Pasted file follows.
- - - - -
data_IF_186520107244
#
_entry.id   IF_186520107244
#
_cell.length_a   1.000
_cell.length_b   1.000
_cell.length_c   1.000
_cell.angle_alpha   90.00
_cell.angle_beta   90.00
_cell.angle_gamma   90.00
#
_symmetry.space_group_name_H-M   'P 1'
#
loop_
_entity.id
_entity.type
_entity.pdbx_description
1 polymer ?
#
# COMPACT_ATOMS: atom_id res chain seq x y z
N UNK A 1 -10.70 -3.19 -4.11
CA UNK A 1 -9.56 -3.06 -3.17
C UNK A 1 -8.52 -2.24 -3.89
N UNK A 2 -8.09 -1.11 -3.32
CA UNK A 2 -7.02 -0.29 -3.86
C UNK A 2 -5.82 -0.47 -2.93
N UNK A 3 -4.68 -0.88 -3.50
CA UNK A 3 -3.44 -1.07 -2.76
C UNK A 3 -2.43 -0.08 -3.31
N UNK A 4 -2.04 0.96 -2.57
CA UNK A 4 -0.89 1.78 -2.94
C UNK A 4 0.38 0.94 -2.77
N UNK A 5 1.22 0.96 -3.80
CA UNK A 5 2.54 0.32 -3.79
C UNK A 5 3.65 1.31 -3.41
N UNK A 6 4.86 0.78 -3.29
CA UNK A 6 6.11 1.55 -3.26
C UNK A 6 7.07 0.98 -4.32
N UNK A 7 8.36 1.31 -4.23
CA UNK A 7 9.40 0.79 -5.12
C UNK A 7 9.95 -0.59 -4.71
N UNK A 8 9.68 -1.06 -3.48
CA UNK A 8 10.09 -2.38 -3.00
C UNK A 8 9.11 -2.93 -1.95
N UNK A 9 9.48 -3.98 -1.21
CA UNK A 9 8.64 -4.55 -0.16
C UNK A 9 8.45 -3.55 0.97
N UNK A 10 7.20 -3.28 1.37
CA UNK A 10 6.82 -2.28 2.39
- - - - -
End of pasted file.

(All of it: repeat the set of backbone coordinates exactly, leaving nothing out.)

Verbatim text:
data_IF_186520107244
#
_entry.id   IF_186520107244
#
_cell.length_a   1.000
_cell.length_b   1.000
_cell.length_c   1.000
_cell.angle_alpha   90.00
_cell.angle_beta   90.00
_cell.angle_gamma   90.00
#
_symmetry.space_group_name_H-M   'P 1'
#
loop_
_entity.id
_entity.type
_entity.pdbx_description
1 polymer ?
#
# COMPACT_ATOMS: atom_id res chain seq x y z
N UNK A 1 -10.70 -3.19 -4.11
CA UNK A 1 -9.56 -3.06 -3.17
C UNK A 1 -8.52 -2.24 -3.89
N UNK A 2 -8.09 -1.11 -3.32
CA UNK A 2 -7.02 -0.29 -3.86
C UNK A 2 -5.82 -0.47 -2.93
N UNK A 3 -4.68 -0.88 -3.50
CA UNK A 3 -3.44 -1.07 -2.76
C UNK A 3 -2.43 -0.08 -3.31
N UNK A 4 -2.04 0.96 -2.57
CA UNK A 4 -0.89 1.78 -2.94
C UNK A 4 0.38 0.94 -2.77
N UNK A 5 1.22 0.96 -3.80
CA UNK A 5 2.54 0.32 -3.79
C UNK A 5 3.65 1.31 -3.41
N UNK A 6 4.86 0.78 -3.29
CA UNK A 6 6.11 1.55 -3.26
C UNK A 6 7.07 0.98 -4.32
N UNK A 7 8.36 1.31 -4.23
CA UNK A 7 9.40 0.79 -5.12
C UNK A 7 9.95 -0.59 -4.71
N UNK A 8 9.68 -1.06 -3.48
CA UNK A 8 10.09 -2.38 -3.00
C UNK A 8 9.11 -2.93 -1.95
N UNK A 9 9.48 -3.98 -1.21
CA UNK A 9 8.64 -4.55 -0.16
C UNK A 9 8.45 -3.55 0.97
N UNK A 10 7.20 -3.28 1.37
CA UNK A 10 6.82 -2.28 2.39